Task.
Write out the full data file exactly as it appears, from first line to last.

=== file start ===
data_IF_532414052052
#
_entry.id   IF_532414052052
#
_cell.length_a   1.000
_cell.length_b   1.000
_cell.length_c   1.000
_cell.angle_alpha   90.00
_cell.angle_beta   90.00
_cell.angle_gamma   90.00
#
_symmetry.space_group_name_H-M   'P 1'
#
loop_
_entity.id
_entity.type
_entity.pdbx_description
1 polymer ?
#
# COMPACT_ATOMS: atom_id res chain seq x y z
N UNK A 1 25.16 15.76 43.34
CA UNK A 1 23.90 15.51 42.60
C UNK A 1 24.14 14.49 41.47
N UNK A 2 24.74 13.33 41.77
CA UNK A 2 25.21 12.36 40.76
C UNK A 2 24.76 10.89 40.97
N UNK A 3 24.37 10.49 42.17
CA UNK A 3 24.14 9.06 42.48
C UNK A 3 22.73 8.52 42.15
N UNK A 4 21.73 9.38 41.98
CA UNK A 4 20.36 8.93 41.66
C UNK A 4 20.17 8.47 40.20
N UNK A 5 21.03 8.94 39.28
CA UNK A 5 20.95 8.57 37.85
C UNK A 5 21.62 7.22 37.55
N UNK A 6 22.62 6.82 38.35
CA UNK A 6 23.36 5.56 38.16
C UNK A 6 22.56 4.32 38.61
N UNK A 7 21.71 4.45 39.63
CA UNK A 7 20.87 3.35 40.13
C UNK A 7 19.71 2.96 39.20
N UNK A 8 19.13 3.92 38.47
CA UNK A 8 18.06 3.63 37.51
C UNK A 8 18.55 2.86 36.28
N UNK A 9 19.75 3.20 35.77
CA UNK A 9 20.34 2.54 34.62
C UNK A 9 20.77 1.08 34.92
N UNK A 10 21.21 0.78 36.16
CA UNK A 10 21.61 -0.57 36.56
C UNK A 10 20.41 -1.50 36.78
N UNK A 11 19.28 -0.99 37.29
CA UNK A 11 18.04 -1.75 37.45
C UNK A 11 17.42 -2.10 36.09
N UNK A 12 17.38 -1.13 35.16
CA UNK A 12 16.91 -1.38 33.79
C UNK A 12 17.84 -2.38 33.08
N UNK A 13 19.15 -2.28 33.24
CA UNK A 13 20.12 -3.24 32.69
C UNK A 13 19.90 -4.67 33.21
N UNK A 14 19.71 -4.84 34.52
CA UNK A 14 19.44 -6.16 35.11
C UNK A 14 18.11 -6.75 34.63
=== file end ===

data_IF_532414052052
#
_entry.id   IF_532414052052
#
_cell.length_a   1.000
_cell.length_b   1.000
_cell.length_c   1.000
_cell.angle_alpha   90.00
_cell.angle_beta   90.00
_cell.angle_gamma   90.00
#
_symmetry.space_group_name_H-M   'P 1'
#
loop_
_entity.id
_entity.type
_entity.pdbx_description
1 polymer ?
#
# COMPACT_ATOMS: atom_id res chain seq x y z
N UNK A 1 25.16 15.76 43.34
CA UNK A 1 23.90 15.51 42.60
C UNK A 1 24.14 14.49 41.47
N UNK A 2 24.74 13.33 41.77
CA UNK A 2 25.21 12.36 40.76
C UNK A 2 24.76 10.89 40.97
N UNK A 3 24.37 10.49 42.17
CA UNK A 3 24.14 9.06 42.48
C UNK A 3 22.73 8.52 42.15
N UNK A 4 21.73 9.38 41.98
CA UNK A 4 20.36 8.93 41.66
C UNK A 4 20.17 8.47 40.20
N UNK A 5 21.03 8.94 39.28
CA UNK A 5 20.95 8.57 37.85
C UNK A 5 21.62 7.22 37.55
N UNK A 6 22.62 6.82 38.35
CA UNK A 6 23.36 5.56 38.16
C UNK A 6 22.56 4.32 38.61
N UNK A 7 21.71 4.45 39.63
CA UNK A 7 20.87 3.35 40.13
C UNK A 7 19.71 2.96 39.20
N UNK A 8 19.13 3.92 38.47
CA UNK A 8 18.06 3.63 37.51
C UNK A 8 18.55 2.86 36.28
N UNK A 9 19.75 3.20 35.77
CA UNK A 9 20.34 2.54 34.62
C UNK A 9 20.77 1.08 34.92
N UNK A 10 21.21 0.78 36.16
CA UNK A 10 21.61 -0.57 36.56
C UNK A 10 20.41 -1.50 36.78
N UNK A 11 19.28 -0.99 37.29
CA UNK A 11 18.04 -1.75 37.45
C UNK A 11 17.42 -2.10 36.09
N UNK A 12 17.38 -1.13 35.16
CA UNK A 12 16.91 -1.38 33.79
C UNK A 12 17.84 -2.38 33.08
N UNK A 13 19.15 -2.28 33.24
CA UNK A 13 20.12 -3.24 32.69
C UNK A 13 19.90 -4.67 33.21
N UNK A 14 19.71 -4.84 34.52
CA UNK A 14 19.44 -6.16 35.11
C UNK A 14 18.11 -6.75 34.63